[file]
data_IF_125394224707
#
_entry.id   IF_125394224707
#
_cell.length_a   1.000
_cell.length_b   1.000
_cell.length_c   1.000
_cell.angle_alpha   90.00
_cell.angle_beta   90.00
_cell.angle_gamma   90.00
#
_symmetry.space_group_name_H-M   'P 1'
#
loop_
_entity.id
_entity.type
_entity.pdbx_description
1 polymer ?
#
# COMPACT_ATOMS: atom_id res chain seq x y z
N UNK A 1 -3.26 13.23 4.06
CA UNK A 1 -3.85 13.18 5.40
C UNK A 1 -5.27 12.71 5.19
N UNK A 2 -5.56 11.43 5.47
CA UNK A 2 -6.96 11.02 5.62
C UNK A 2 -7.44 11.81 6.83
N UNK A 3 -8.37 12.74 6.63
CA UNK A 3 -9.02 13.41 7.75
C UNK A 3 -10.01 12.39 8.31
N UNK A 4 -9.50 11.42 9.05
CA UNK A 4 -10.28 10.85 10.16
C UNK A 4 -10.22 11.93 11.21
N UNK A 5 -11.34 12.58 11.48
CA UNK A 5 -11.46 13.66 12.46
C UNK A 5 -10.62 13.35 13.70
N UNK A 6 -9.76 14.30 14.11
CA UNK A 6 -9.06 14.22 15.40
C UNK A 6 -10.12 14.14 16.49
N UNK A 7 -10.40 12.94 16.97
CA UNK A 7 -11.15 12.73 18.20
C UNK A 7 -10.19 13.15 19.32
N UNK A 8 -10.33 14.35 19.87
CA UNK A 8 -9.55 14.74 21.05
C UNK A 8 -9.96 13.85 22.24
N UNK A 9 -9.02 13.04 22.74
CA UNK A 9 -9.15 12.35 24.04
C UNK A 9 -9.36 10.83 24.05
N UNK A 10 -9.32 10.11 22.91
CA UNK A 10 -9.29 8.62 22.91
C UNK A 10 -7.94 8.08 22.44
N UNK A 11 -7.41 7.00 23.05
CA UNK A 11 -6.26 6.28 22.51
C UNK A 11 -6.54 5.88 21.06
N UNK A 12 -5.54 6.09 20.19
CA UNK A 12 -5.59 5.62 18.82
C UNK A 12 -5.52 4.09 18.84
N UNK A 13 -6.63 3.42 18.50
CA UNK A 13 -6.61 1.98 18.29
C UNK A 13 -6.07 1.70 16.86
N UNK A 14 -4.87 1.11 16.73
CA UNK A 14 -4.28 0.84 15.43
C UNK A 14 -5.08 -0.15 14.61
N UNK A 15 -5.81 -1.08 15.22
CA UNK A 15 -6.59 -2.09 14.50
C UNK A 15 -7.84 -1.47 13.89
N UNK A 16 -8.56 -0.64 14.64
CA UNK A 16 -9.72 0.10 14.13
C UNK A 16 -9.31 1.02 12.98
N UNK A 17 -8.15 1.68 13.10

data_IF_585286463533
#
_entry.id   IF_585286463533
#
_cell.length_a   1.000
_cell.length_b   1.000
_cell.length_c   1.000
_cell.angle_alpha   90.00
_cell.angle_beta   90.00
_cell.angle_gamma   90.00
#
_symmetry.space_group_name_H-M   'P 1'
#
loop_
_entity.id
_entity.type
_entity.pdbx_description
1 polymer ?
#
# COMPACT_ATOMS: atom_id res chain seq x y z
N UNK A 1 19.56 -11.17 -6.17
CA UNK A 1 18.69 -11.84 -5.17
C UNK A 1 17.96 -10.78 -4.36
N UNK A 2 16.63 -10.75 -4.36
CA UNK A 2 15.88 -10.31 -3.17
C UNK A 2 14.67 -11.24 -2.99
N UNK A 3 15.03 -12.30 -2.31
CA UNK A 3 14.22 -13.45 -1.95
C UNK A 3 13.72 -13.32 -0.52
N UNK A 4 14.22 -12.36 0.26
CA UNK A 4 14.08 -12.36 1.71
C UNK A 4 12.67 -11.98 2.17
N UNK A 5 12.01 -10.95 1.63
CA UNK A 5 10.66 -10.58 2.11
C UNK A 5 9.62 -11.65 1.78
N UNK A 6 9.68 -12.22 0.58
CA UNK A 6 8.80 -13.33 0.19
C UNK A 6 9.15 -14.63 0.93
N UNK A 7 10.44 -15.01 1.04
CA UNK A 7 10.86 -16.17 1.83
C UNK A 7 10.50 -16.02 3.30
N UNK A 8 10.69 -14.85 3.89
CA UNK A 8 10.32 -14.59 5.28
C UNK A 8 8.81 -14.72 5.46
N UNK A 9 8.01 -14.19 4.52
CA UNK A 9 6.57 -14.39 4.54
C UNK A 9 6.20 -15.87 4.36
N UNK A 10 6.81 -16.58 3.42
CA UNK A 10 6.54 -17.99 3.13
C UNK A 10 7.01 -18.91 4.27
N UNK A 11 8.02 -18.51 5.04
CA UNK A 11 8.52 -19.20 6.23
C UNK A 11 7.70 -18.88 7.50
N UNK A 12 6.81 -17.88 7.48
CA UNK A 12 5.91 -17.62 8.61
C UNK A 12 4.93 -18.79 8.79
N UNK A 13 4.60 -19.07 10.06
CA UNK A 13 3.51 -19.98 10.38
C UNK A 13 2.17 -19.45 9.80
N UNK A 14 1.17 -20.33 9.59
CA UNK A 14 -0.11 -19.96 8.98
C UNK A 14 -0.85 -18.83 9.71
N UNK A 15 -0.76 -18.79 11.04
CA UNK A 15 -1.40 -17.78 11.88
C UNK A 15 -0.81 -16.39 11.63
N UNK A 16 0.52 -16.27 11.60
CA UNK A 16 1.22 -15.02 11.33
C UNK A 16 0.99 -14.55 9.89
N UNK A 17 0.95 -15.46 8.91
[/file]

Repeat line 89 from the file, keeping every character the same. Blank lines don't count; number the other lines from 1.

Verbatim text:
# COMPACT_ATOMS: atom_id res chain seq x y z